Intel and Micron's relationship took a new turn this week in the name of advancing Flash memory technology.
Notably, Intel has agreed to sell two of its Flash memory factories to Micron for the price of $600 million.
Intel will get back approximately half of the consideration amount in cash. The rest will be deposited with Micron, which may be refunded or applied to Intel's future purchases under the NAND Flash supply agreement.
News of the deal comes as part of the announcement that Intel and Micron plan to expand their existing NAND Flash memory joint venture relationship.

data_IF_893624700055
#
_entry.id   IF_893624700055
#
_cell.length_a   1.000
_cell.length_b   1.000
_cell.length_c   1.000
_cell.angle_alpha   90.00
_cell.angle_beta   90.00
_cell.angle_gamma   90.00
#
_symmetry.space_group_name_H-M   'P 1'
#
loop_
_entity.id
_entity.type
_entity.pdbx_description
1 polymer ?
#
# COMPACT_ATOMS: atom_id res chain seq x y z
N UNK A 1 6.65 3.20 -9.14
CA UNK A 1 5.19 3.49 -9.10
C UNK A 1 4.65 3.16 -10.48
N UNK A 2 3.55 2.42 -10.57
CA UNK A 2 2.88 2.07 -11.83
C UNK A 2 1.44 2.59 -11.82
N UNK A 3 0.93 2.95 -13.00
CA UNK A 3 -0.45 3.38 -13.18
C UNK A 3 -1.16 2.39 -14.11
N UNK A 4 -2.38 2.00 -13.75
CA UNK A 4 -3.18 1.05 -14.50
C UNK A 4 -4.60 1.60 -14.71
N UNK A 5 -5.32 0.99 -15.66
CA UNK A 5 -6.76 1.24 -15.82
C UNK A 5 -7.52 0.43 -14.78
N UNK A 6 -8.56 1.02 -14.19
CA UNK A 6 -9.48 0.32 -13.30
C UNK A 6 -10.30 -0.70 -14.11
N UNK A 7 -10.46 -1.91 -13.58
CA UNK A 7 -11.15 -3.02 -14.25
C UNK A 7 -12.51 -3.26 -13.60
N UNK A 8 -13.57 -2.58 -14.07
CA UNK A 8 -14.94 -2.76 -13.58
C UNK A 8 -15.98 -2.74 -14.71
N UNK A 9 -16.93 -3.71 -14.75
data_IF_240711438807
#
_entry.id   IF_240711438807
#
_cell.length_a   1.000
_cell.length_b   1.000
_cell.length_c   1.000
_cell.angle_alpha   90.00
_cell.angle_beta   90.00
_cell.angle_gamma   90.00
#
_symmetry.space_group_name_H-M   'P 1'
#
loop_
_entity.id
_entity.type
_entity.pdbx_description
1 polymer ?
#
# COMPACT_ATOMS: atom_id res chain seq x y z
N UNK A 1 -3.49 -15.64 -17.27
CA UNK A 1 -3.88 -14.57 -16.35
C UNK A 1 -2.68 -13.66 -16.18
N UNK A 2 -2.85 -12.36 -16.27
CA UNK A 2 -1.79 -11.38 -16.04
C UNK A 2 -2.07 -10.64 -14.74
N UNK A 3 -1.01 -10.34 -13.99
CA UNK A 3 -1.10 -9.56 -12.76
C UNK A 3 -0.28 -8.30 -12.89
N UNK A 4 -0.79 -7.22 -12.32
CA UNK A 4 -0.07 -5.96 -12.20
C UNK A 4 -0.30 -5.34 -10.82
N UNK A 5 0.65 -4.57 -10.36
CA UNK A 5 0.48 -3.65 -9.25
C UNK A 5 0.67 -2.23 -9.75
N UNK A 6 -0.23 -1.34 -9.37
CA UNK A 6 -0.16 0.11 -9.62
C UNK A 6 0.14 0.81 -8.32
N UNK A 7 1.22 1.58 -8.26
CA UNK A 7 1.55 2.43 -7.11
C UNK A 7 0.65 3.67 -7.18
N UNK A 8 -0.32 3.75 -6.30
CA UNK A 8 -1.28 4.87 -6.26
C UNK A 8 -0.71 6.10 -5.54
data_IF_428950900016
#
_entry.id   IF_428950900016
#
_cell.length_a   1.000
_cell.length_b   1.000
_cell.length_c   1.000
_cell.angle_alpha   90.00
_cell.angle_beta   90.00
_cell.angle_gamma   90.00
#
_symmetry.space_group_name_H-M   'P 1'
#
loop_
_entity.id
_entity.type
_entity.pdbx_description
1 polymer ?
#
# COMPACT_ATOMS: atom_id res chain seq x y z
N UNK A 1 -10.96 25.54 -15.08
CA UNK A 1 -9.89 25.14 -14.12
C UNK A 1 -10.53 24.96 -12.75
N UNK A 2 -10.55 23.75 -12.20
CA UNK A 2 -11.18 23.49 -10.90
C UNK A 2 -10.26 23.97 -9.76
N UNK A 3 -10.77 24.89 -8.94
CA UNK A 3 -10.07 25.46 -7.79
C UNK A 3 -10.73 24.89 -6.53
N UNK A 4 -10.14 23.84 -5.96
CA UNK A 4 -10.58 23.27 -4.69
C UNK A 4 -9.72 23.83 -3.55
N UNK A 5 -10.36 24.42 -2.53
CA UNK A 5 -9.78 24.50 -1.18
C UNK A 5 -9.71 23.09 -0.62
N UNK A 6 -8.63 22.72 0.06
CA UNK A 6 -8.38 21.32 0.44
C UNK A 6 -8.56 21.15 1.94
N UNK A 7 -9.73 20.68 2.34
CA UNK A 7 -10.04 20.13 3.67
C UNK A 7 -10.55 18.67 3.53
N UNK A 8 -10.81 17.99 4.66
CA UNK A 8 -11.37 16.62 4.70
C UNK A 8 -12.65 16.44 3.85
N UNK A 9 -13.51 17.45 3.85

The two factories in question are located in Virginia and Singapore. There is a third factory in Utah that operates under joint venture, but its involvement will remain unchanged.
Goals for the continuing partnership include Micron increasing its share of the global NAND Flash market. Micron will also continue to supply Intel with NAND Flash memory from its facilities.
Robert Crooke, corporate vice president and general manager of Intel's Non-Volatile Memory Solutions Group, explained in prepared remarks that "the new NAND Flash supply agreement with Micron gives Intel better flexibility to meet growing demand for SSDs and other products."
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